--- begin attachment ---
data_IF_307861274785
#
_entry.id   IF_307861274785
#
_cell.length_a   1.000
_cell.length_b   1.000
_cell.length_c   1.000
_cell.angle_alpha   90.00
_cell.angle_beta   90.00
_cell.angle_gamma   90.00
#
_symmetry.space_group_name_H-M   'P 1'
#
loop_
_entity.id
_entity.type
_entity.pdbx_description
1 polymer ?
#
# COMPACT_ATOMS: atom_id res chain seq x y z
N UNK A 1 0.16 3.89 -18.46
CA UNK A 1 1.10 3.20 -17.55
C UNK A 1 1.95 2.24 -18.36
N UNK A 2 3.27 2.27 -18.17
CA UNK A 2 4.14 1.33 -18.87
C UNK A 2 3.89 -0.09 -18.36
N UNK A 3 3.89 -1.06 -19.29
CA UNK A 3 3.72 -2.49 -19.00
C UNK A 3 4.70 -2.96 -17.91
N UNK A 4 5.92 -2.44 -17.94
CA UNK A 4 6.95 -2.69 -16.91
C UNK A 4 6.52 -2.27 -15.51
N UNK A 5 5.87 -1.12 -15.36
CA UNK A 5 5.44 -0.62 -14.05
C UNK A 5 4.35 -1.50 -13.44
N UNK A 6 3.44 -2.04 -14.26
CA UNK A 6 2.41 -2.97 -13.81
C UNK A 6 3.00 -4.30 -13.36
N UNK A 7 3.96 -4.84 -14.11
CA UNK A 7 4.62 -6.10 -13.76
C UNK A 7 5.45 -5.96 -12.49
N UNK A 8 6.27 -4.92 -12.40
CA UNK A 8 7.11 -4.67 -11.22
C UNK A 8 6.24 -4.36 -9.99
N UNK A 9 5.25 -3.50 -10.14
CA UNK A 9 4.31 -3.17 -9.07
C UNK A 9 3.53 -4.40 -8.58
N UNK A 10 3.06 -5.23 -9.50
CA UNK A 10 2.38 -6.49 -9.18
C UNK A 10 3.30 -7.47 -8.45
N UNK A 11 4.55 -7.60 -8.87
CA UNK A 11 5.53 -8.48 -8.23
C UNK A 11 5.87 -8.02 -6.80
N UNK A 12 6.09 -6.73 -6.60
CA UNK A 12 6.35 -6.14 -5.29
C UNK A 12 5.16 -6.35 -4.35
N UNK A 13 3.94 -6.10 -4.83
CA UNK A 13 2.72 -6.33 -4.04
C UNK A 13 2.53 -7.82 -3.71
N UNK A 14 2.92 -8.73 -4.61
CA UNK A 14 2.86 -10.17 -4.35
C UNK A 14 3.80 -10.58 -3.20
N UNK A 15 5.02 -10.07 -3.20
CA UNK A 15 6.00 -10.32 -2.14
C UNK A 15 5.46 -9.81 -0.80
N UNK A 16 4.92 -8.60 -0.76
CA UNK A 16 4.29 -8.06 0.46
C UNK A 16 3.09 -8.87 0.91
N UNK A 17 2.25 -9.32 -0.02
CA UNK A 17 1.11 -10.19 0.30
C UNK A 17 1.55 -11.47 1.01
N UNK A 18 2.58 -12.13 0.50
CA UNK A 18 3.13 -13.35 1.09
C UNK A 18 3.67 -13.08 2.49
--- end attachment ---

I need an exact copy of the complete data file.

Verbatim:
data_IF_307861274785
#
_entry.id   IF_307861274785
#
_cell.length_a   1.000
_cell.length_b   1.000
_cell.length_c   1.000
_cell.angle_alpha   90.00
_cell.angle_beta   90.00
_cell.angle_gamma   90.00
#
_symmetry.space_group_name_H-M   'P 1'
#
loop_
_entity.id
_entity.type
_entity.pdbx_description
1 polymer ?
#
# COMPACT_ATOMS: atom_id res chain seq x y z
N UNK A 1 0.16 3.89 -18.46
CA UNK A 1 1.10 3.20 -17.55
C UNK A 1 1.95 2.24 -18.36
N UNK A 2 3.27 2.27 -18.17
CA UNK A 2 4.14 1.33 -18.87
C UNK A 2 3.89 -0.09 -18.36
N UNK A 3 3.89 -1.06 -19.29
CA UNK A 3 3.72 -2.49 -19.00
C UNK A 3 4.70 -2.96 -17.91
N UNK A 4 5.92 -2.44 -17.94
CA UNK A 4 6.95 -2.69 -16.91
C UNK A 4 6.52 -2.27 -15.51
N UNK A 5 5.87 -1.12 -15.36
CA UNK A 5 5.44 -0.62 -14.05
C UNK A 5 4.35 -1.50 -13.44
N UNK A 6 3.44 -2.04 -14.26
CA UNK A 6 2.41 -2.97 -13.81
C UNK A 6 3.00 -4.30 -13.36
N UNK A 7 3.96 -4.84 -14.11
CA UNK A 7 4.62 -6.10 -13.76
C UNK A 7 5.45 -5.96 -12.49
N UNK A 8 6.27 -4.92 -12.40
CA UNK A 8 7.11 -4.67 -11.22
C UNK A 8 6.24 -4.36 -9.99
N UNK A 9 5.25 -3.50 -10.14
CA UNK A 9 4.31 -3.17 -9.07
C UNK A 9 3.53 -4.40 -8.58
N UNK A 10 3.06 -5.23 -9.50
CA UNK A 10 2.38 -6.49 -9.18
C UNK A 10 3.30 -7.47 -8.45
N UNK A 11 4.55 -7.60 -8.87
CA UNK A 11 5.53 -8.48 -8.23
C UNK A 11 5.87 -8.02 -6.80
N UNK A 12 6.09 -6.73 -6.60
CA UNK A 12 6.35 -6.14 -5.29
C UNK A 12 5.16 -6.35 -4.35
N UNK A 13 3.94 -6.10 -4.83
CA UNK A 13 2.72 -6.33 -4.04
C UNK A 13 2.53 -7.82 -3.71
N UNK A 14 2.92 -8.73 -4.61
CA UNK A 14 2.86 -10.17 -4.35
C UNK A 14 3.80 -10.58 -3.20
N UNK A 15 5.02 -10.07 -3.20
CA UNK A 15 6.00 -10.32 -2.14
C UNK A 15 5.46 -9.81 -0.80
N UNK A 16 4.92 -8.60 -0.76
CA UNK A 16 4.29 -8.06 0.46
C UNK A 16 3.09 -8.87 0.91
N UNK A 17 2.25 -9.32 -0.02
CA UNK A 17 1.11 -10.19 0.30
C UNK A 17 1.55 -11.47 1.01
N UNK A 18 2.58 -12.13 0.50
CA UNK A 18 3.13 -13.35 1.09
C UNK A 18 3.67 -13.08 2.49